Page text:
[macros] Using path tokens with format_args()


I’m trying to define a macro that takes a module name as input, as :path, and access its items.

Unfortunately, format_args macro, and therefore print/println, do not let me use a :path metavariable in their args, expecting :tt.

macro_rules! something {
    ( $path:path ) => (
        //println!("Say: {}", $path::say);
        format_args!("Say: {}", $path::say);

mod foo {
    const say: &str = "Hello";

mod bar {
    const say: &str = "World";

    mod baz {
        const say: &str = "Universe";

fn main() {

It fails with three instances of this error (with RUSTFLAGS='-Z external-macro-backtrace'):

error: expected token: `,`
  --> src/main.rs:4:9
1  | / macro_rules! talk {
2  | |     ( $mod:path ) => (
3  | |         // print!("Say: {}", $mod::say);
4  | |         format_args!("Say: {}", $mod::say);
   | |         ^^^^^^^^^^^^^^^^^^^^^^^^^^^^^^^^^^^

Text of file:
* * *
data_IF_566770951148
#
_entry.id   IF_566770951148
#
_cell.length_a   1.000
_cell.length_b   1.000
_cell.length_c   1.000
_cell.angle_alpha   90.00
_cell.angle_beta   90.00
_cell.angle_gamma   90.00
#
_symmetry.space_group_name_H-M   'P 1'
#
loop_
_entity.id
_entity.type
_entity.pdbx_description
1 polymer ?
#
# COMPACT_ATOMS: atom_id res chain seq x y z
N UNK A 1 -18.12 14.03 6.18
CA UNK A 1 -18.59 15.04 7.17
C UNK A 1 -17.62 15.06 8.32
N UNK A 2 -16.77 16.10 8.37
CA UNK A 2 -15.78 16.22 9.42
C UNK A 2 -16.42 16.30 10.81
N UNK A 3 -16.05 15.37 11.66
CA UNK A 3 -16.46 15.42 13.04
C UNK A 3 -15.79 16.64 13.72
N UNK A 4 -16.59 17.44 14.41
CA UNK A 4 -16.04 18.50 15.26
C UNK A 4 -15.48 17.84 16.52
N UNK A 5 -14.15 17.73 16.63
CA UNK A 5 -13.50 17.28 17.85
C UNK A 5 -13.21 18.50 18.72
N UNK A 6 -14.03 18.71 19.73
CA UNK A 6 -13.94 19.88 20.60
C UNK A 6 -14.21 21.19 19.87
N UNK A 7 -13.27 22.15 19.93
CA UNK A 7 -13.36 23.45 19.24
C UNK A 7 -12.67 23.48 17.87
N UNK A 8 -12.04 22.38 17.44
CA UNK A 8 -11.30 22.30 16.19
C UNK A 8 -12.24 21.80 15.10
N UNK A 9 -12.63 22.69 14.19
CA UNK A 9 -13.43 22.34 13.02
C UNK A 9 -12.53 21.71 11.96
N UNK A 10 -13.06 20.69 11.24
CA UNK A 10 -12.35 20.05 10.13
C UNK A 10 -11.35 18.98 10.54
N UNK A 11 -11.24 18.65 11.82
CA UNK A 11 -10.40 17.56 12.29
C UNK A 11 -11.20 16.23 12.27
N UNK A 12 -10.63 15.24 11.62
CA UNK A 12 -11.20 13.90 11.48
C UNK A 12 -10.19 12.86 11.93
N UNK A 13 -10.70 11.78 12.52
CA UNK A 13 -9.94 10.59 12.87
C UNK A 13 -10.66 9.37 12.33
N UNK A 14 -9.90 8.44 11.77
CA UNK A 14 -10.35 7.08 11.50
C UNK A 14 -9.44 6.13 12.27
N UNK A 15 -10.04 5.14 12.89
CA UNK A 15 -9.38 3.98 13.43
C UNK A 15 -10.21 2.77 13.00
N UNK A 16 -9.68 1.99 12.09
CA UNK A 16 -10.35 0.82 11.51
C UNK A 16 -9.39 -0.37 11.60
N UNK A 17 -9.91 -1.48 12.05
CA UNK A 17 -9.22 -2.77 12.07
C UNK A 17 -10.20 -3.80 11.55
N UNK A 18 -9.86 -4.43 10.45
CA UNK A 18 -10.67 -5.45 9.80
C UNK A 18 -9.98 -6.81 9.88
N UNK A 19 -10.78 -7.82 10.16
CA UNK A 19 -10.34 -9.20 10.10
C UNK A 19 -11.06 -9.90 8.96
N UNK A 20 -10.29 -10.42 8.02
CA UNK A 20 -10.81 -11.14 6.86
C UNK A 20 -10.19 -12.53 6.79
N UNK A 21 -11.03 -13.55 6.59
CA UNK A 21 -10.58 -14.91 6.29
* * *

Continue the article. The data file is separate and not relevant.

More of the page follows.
5  | |     );
6  | | }
   | |_- in this expansion of `talk!`
21 |       talk!(foo);
   |       ----------- in this macro invocation

I’m surprised to see that $path::say doesn’t resolve into a tt before being passed to the internal macro call. Isn’t this how path metavariables are expected to be used?

Or maybe the limit here is the format_args implementation? If so, what input token type can format_args use to address this limit?

I couldn’t find a answer looking at the Macros docs. Any ideas?


I believe this is a limitation in the expression parser – it doesn’t know how to combine a previously parsed $:path metavariable with a suffix like ::say to come up with a single joined path. You can reproduce it with a macro macro_rules! e { ($e:expr) => {} } and calling e!($path::say). File an issue if you can’t find one already open about this, because it should be reasonably easy to support $path::say.

For now two possible workarounds would be parsing the joined path all at once from tokens by matching $($path:tt)+ and passing $($path)+::say, or continuing to match a $:path but then using it indirectly through an import like { use $path as base; base::say }.


Thanks, @dtolnay. Yeah, makes sense. I’ll make sure it’s reported, then!

I was going for the first workaround you mentioned, but I think the second one is even easier! Thanks for the hint! :slight_smile:


Couldn’t find any related open issue. Filed this: https://github.com/rust-lang/rust/issues/48067.